Paralysis ticks are found in a variety of habitats but are especially common in wet sclerophyll forests and temperate rainforests. They have very few predators, and are more likely to succumb to desiccation from high temperatures and low humidity. From the enormous numbers of eggs (2,500-3,000) deposited in the moist leaf litter by the female before she dies, only a fraction will survive and eventually grow to become adults. The six-legged larvae hatch after the eggs have incubated for 40-60 days. To moult to the next stage, the larval tick must obtain a blood meal.
In searching for a host, they display a behaviour referred to as ‘questing’, whereby the tick climbs up into the nearest vegetation and waves its forelegs to and fro slowly, hopefully contacting a prospective passing host. This is usually a native animal such as a bandicoot, which is the main host, but also possums, kangaroos and humans. This questing behaviour is undertaken each time a host is required for blood. Ticks usually do not climb higher than around 50cm in the vegetation and there is no evidence to suggest that they fall out of trees.
Once a suitable host is found, the larvae will blood feed for 4-6 days, drop from the host and moult to the eight-legged nymphal stage. Nymphs require a further blood meal for 4-8 days before moulting to the adult stage. Both female and male ticks quest for a host, but for different reasons: the female for a blood meal, the males to search the host for female ticks in order to mate and sometimes feed from them. Males may actually parasitise the female ticks by piercing their cuticle with their mouthparts to feed on her haemolymph (the tick’s blood) and up to 3-4 males have been found feeding on one female tick. Male ticks rarely bloodfeed on a host. The adult female Paralysis tick will feed for up to around 10 days, drop off the host and lay eggs over several weeks.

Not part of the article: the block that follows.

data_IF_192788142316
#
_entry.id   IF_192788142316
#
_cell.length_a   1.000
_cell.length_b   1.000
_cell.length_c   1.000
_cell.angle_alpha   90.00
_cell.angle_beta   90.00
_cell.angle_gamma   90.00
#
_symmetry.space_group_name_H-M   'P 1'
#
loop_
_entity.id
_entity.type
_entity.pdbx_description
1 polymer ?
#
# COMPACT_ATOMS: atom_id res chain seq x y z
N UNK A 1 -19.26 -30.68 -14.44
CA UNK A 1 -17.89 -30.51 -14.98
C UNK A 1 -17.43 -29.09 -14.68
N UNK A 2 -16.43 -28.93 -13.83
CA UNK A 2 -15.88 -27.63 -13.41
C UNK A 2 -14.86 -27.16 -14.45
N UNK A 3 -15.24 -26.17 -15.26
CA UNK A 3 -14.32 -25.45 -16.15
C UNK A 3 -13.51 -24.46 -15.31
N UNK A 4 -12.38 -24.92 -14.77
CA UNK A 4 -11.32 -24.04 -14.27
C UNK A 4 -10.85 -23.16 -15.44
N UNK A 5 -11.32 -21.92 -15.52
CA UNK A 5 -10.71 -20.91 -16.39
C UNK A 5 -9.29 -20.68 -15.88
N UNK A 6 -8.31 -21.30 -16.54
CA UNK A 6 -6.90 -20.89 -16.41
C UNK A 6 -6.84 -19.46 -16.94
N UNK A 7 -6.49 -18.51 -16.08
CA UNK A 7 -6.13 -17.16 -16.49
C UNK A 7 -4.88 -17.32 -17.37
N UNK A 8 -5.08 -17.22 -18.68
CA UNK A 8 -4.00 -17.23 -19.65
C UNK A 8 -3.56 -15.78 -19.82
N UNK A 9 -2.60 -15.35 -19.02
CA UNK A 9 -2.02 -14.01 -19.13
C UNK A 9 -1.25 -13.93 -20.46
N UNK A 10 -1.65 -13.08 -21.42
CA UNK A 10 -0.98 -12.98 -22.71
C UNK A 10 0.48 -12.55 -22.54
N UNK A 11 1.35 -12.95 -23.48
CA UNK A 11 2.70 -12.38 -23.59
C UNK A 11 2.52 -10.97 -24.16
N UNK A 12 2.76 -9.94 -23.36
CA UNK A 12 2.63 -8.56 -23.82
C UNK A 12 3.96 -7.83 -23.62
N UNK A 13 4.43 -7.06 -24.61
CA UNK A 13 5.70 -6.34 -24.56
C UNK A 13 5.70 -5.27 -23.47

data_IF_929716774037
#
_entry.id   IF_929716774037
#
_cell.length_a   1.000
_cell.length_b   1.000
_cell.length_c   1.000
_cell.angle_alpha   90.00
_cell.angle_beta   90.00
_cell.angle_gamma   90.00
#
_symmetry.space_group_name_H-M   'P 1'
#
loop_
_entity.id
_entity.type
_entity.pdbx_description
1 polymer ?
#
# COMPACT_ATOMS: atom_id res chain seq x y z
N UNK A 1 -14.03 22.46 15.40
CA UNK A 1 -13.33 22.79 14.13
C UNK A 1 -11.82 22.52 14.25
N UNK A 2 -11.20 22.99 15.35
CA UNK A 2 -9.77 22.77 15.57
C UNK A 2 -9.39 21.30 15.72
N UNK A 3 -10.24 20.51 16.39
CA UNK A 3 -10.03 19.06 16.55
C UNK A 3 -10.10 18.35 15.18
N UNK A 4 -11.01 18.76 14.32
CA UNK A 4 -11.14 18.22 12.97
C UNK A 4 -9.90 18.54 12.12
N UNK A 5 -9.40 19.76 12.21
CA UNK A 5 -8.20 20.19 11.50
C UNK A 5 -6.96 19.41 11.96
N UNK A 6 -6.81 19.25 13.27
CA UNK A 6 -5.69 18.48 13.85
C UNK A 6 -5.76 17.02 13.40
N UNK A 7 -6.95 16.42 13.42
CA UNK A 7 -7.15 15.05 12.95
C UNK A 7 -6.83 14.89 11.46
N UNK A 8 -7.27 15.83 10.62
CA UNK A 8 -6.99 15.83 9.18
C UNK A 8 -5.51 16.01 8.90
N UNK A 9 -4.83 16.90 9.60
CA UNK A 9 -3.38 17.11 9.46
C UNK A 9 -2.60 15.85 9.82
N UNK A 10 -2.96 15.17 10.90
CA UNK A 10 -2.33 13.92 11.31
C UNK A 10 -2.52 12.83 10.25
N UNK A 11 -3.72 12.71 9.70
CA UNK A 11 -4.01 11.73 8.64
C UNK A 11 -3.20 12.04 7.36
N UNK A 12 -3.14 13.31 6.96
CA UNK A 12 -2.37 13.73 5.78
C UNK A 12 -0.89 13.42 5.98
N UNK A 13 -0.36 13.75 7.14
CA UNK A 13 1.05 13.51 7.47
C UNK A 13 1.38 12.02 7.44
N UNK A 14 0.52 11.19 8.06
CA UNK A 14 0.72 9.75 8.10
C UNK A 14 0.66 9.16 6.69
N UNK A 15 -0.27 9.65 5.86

The entire life cycle of the Paralysis tick, involving 4 stages and 3 hosts, will take around a year to complete. Each life stage can be present throughout the year, although for the Paralysis tick, adults are more abundant in the spring and the early summer months, larvae in mid to late-summer, and nymphs during winter. Tick paralysis is most likely to be seen in children. The initial symptoms of tick paralysis may include unsteady gait, increased weakness of the limbs, multiple rashes, headache, fever, flu like symptoms, tenderness of lymph nodes, and partial facial paralysis.
Tick paralysis develops slowly as the tick engorges, which will take several days. Despite the removal of the tick, the patient’s condition typically will continue to deteriorate for a time and recovery is often slow. Undetected ticks are another possible reason for any prologed debilitation and should always remain a concern. Improvements in modern medicine and the development of a tick antitoxin have prevented further deaths from tick paralysis in the last 70 years. The antitoxin is available from the Commonwealth Serum Laboratories. Despite these developments, a few cases of tick paralysis in children are seen at major hospitals each year. Additionally, ticks take a high toll on pets every summer.
If a tick is detected and remains attached to the skin, never attempt to place any chemical such as methylated spirits onto the tick, nor should it be touched or disturbed, as the tick will inject saliva into the skin, which could make the situation worse. Rather the tick should be sprayed with an aerosol insect repellent preferably containing pyrethrin or a pyrethroid. The combination of hydrocarbons and the pyrethrin acts as a narcotic and a toxicant, and prevents the tick from injecting its saliva. The tick should be sprayed again one minute later and left. After 24 hours it should drop off naturally or be gently removed with fine-tipped forceps. It is normal for a tick bite to remain slightly itchy for several weeks, however if other symptoms develop, then a doctor should be consulted immediately.
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